Monday, October 17, 2011

A Mote Of Dust

Look again at that dot. That’s here. That’s home. That’s us. On it everyone you love, everyone you know, everyone you ever heard of, every human being who ever was, lived out their lives. The aggregate of our joy and suffering, thousands of confident religions, ideologies, and economic doctrines, every hunter and forager, every hero and coward, every creator and destroyer of civilization, every king and peasant, every young couple in love, every mother and father, hopeful child, inventor and explorer, every teacher of morals, every corrupt politician, every “superstar,” every “supreme leader,” every saint and sinner in the history of our species lived there — on a mote of dust suspended in a sunbeam.

— Carl Sagan, Pale Blue Dot, 1994

It’s estimated that there are between 200 to 400 hundred billion stars in the Milky Way galaxy, and somewhere in the neighborhood of 300 billion galaxies in the the universe. It’s helpful to keep this perspective in mind, provided you can do so without sinking into psychotic despair. I’ve always taken comfort in our insignificance. I find it humorous and liberating. At any rate, it helps my self-esteem: No matter how ridiculous we appear to be, odds are there is another species somewhere behaving just as badly. What a relief!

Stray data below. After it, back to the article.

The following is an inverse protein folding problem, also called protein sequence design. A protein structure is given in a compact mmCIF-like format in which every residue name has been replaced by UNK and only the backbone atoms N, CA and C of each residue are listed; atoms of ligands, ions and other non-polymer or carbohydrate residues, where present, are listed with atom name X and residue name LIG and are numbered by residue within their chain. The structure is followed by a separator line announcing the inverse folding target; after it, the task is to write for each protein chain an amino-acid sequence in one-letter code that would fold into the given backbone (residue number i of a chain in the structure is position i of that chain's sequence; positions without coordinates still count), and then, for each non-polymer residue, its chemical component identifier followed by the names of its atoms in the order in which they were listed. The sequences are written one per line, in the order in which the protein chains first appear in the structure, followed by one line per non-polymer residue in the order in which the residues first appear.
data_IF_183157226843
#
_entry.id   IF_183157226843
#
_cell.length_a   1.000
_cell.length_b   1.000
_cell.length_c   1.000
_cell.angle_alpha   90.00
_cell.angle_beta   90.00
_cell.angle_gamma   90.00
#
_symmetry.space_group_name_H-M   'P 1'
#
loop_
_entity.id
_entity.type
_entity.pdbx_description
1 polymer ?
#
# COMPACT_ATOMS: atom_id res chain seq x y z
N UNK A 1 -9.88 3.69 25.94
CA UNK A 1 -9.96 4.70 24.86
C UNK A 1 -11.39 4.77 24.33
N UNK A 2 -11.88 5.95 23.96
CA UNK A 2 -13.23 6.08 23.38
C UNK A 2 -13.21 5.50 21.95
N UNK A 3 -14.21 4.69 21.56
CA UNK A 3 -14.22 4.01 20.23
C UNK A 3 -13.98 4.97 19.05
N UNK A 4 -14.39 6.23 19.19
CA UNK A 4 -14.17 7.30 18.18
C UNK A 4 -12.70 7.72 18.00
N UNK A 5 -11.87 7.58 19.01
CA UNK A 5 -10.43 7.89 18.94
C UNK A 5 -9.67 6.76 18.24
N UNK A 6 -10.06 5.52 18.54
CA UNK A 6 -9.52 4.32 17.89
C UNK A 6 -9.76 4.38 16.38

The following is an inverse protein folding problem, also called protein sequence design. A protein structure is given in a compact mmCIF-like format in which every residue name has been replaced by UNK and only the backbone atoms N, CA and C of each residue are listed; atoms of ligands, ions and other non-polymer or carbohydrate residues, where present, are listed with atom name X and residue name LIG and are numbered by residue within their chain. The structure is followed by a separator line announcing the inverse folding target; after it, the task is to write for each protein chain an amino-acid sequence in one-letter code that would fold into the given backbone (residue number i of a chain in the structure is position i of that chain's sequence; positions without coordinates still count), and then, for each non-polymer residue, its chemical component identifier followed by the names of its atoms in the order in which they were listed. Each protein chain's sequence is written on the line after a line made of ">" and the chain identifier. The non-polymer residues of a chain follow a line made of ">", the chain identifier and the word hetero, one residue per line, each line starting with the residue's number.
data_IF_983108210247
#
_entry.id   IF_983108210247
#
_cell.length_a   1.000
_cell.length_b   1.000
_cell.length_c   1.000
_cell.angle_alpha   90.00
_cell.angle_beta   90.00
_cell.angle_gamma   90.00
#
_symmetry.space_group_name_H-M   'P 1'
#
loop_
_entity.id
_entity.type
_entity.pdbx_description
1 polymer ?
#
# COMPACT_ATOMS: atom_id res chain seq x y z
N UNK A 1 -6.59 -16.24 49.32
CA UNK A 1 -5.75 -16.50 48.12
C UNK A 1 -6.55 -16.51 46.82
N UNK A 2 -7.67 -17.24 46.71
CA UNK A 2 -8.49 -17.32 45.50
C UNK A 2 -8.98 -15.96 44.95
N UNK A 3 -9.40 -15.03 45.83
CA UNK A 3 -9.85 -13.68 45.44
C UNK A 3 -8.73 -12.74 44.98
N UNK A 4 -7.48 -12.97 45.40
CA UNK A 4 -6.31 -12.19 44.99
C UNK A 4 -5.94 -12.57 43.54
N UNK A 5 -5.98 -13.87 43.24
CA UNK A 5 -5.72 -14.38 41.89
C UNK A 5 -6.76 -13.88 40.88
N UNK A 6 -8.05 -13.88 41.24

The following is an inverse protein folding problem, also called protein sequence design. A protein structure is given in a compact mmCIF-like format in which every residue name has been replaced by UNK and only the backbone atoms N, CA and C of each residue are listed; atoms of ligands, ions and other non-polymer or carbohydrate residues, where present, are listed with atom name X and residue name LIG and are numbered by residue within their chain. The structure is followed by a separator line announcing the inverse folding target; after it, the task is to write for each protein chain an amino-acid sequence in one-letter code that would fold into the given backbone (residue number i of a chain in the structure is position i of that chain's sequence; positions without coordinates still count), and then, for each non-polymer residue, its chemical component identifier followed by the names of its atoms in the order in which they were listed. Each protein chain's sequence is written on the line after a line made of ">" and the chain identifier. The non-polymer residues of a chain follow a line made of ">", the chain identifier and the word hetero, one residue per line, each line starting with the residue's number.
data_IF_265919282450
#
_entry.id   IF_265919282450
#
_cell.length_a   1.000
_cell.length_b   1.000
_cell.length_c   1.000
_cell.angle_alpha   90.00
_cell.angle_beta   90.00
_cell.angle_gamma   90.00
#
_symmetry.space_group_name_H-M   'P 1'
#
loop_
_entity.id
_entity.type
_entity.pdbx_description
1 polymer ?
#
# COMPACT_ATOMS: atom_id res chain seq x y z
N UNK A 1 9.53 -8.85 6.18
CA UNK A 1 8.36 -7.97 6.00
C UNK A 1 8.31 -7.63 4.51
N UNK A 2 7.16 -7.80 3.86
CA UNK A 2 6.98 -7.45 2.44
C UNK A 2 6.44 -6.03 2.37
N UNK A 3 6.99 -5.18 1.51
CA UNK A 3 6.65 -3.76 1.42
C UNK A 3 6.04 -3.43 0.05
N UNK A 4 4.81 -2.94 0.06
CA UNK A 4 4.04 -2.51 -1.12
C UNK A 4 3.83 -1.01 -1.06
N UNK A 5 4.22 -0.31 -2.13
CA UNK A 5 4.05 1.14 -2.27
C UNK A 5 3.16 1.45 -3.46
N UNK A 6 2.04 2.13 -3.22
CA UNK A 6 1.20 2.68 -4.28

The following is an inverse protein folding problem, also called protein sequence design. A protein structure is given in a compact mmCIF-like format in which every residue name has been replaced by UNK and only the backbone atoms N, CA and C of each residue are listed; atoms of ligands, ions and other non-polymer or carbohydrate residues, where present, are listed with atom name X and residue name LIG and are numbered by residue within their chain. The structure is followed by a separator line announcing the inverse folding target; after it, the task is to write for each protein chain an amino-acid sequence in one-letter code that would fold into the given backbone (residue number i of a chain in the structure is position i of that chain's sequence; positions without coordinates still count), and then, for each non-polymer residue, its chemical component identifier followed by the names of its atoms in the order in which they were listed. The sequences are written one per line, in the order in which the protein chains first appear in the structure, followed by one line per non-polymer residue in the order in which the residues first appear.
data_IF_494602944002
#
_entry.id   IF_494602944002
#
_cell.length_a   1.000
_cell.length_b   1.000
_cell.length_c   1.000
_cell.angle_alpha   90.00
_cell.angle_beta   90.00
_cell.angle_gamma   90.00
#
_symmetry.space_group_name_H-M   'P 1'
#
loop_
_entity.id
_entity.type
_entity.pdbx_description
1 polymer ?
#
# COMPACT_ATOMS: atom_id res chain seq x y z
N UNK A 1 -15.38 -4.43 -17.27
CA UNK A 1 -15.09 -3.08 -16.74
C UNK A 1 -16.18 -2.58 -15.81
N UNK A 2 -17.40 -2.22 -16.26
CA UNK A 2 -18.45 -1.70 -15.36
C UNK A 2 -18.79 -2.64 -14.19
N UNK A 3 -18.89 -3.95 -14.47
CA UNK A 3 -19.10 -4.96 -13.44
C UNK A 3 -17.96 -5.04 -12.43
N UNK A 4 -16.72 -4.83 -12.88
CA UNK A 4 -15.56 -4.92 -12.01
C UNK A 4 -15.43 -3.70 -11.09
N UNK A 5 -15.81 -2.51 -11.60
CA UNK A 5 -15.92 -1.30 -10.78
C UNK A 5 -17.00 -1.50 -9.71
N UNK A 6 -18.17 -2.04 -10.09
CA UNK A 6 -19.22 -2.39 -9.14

Someplace out in the Crab Nebula, there might be another globular mass of carbon and hydrogen pushing its own 9-9-9 plan, or exhorting its followers to go and slaughter another bunch of similarly composed masses of hydrogen and carbon, or indulging in some of the other violent buffooneries that have reached their apotheosis here on planet earth. Whatever. It’s probably safe to say that we are not alone. Whew.

1 comment:

writenow said...

I love your stuff. Just got here via the Friedman nonsense. And I'm staying.